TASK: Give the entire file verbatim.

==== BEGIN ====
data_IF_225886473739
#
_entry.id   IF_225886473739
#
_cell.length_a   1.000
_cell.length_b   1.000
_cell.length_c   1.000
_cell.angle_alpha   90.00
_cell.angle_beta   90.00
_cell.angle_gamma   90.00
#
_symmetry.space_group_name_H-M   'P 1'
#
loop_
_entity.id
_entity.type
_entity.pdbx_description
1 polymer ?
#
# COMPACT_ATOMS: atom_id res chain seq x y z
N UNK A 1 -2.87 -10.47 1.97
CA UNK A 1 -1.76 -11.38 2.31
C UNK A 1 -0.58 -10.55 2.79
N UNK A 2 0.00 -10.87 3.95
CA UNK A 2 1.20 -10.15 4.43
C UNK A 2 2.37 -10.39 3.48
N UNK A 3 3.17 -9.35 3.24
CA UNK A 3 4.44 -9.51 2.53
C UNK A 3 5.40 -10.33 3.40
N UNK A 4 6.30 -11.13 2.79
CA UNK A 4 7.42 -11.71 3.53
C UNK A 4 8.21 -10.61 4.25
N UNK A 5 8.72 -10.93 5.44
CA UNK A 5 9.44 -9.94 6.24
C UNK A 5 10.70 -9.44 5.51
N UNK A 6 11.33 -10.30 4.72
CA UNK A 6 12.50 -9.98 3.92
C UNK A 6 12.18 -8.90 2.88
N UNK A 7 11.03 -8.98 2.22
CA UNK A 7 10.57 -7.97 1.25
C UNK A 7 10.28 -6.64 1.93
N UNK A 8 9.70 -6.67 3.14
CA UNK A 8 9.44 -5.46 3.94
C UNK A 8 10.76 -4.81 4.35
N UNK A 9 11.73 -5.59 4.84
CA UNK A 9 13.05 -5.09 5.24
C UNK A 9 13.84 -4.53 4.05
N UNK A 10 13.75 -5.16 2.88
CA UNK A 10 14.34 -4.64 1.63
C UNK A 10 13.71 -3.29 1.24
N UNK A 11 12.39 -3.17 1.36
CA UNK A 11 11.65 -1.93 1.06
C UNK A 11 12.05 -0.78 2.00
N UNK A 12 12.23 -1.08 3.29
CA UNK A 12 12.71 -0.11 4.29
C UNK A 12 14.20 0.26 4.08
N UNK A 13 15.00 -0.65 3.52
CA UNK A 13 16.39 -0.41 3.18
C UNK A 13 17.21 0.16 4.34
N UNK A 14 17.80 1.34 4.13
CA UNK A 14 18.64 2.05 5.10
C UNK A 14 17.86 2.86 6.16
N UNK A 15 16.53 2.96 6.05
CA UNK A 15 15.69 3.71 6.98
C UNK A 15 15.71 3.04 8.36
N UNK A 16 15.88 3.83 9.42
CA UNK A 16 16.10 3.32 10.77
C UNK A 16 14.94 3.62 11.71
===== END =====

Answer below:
data_IF_225886473739
#
_entry.id   IF_225886473739
#
_cell.length_a   1.000
_cell.length_b   1.000
_cell.length_c   1.000
_cell.angle_alpha   90.00
_cell.angle_beta   90.00
_cell.angle_gamma   90.00
#
_symmetry.space_group_name_H-M   'P 1'
#
loop_
_entity.id
_entity.type
_entity.pdbx_description
1 polymer ?
#
# COMPACT_ATOMS: atom_id res chain seq x y z
N UNK A 1 -2.87 -10.47 1.97
CA UNK A 1 -1.76 -11.38 2.31
C UNK A 1 -0.58 -10.55 2.79
N UNK A 2 0.00 -10.87 3.95
CA UNK A 2 1.20 -10.15 4.43
C UNK A 2 2.37 -10.39 3.48
N UNK A 3 3.17 -9.35 3.24
CA UNK A 3 4.44 -9.51 2.53
C UNK A 3 5.40 -10.33 3.40
N UNK A 4 6.30 -11.13 2.79
CA UNK A 4 7.42 -11.71 3.53
C UNK A 4 8.21 -10.61 4.25
N UNK A 5 8.72 -10.93 5.44
CA UNK A 5 9.44 -9.94 6.24
C UNK A 5 10.70 -9.44 5.51
N UNK A 6 11.33 -10.30 4.72
CA UNK A 6 12.50 -9.98 3.92
C UNK A 6 12.18 -8.90 2.88
N UNK A 7 11.03 -8.98 2.22
CA UNK A 7 10.57 -7.97 1.25
C UNK A 7 10.28 -6.64 1.93
N UNK A 8 9.70 -6.67 3.14
CA UNK A 8 9.44 -5.46 3.94
C UNK A 8 10.76 -4.81 4.35
N UNK A 9 11.73 -5.59 4.84
CA UNK A 9 13.05 -5.09 5.24
C UNK A 9 13.84 -4.53 4.05
N UNK A 10 13.75 -5.16 2.88
CA UNK A 10 14.34 -4.64 1.63
C UNK A 10 13.71 -3.29 1.24
N UNK A 11 12.39 -3.17 1.36
CA UNK A 11 11.65 -1.93 1.06
C UNK A 11 12.05 -0.78 2.00
N UNK A 12 12.23 -1.08 3.29
CA UNK A 12 12.71 -0.11 4.29
C UNK A 12 14.20 0.26 4.08
N UNK A 13 15.00 -0.65 3.52
CA UNK A 13 16.39 -0.41 3.18
C UNK A 13 17.21 0.16 4.34
N UNK A 14 17.80 1.34 4.13
CA UNK A 14 18.64 2.05 5.10
C UNK A 14 17.86 2.86 6.16
N UNK A 15 16.53 2.96 6.05
CA UNK A 15 15.69 3.71 6.98
C UNK A 15 15.71 3.04 8.36
N UNK A 16 15.88 3.83 9.42
CA UNK A 16 16.10 3.32 10.77
C UNK A 16 14.94 3.62 11.71